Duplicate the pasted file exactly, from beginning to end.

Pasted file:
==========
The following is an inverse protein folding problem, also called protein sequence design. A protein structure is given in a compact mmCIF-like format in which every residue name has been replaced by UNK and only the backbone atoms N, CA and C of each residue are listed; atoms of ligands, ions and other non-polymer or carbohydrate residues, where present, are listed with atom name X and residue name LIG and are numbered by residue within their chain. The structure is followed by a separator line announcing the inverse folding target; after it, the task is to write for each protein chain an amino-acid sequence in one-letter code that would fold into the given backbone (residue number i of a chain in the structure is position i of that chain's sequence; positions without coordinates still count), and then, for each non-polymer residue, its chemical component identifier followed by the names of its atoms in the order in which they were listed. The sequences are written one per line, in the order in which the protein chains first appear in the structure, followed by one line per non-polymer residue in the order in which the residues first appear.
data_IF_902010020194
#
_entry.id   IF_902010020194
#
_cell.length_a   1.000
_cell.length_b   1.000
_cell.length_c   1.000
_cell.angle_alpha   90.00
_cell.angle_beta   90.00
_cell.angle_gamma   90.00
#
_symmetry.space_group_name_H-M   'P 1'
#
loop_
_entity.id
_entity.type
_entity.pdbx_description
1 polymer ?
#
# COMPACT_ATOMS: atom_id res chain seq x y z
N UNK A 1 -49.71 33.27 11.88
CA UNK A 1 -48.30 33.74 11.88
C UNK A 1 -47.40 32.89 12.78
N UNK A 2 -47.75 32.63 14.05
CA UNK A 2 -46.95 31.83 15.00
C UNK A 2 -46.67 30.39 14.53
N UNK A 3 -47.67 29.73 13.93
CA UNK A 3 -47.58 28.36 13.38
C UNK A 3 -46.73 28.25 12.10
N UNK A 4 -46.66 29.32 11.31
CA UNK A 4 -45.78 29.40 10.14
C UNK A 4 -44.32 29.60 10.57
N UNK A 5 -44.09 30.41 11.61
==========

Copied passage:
The following is an inverse protein folding problem, also called protein sequence design. A protein structure is given in a compact mmCIF-like format in which every residue name has been replaced by UNK and only the backbone atoms N, CA and C of each residue are listed; atoms of ligands, ions and other non-polymer or carbohydrate residues, where present, are listed with atom name X and residue name LIG and are numbered by residue within their chain. The structure is followed by a separator line announcing the inverse folding target; after it, the task is to write for each protein chain an amino-acid sequence in one-letter code that would fold into the given backbone (residue number i of a chain in the structure is position i of that chain's sequence; positions without coordinates still count), and then, for each non-polymer residue, its chemical component identifier followed by the names of its atoms in the order in which they were listed. The sequences are written one per line, in the order in which the protein chains first appear in the structure, followed by one line per non-polymer residue in the order in which the residues first appear.
data_IF_902010020194
#
_entry.id   IF_902010020194
#
_cell.length_a   1.000
_cell.length_b   1.000
_cell.length_c   1.000
_cell.angle_alpha   90.00
_cell.angle_beta   90.00
_cell.angle_gamma   90.00
#
_symmetry.space_group_name_H-M   'P 1'
#
loop_
_entity.id
_entity.type
_entity.pdbx_description
1 polymer ?
#
# COMPACT_ATOMS: atom_id res chain seq x y z
N UNK A 1 -49.71 33.27 11.88
CA UNK A 1 -48.30 33.74 11.88
C UNK A 1 -47.40 32.89 12.78
N UNK A 2 -47.75 32.63 14.05
CA UNK A 2 -46.95 31.83 15.00
C UNK A 2 -46.67 30.39 14.53
N UNK A 3 -47.67 29.73 13.93
CA UNK A 3 -47.58 28.36 13.38
C UNK A 3 -46.73 28.25 12.10
N UNK A 4 -46.66 29.32 11.31
CA UNK A 4 -45.78 29.40 10.14
C UNK A 4 -44.32 29.60 10.57
N UNK A 5 -44.09 30.41 11.61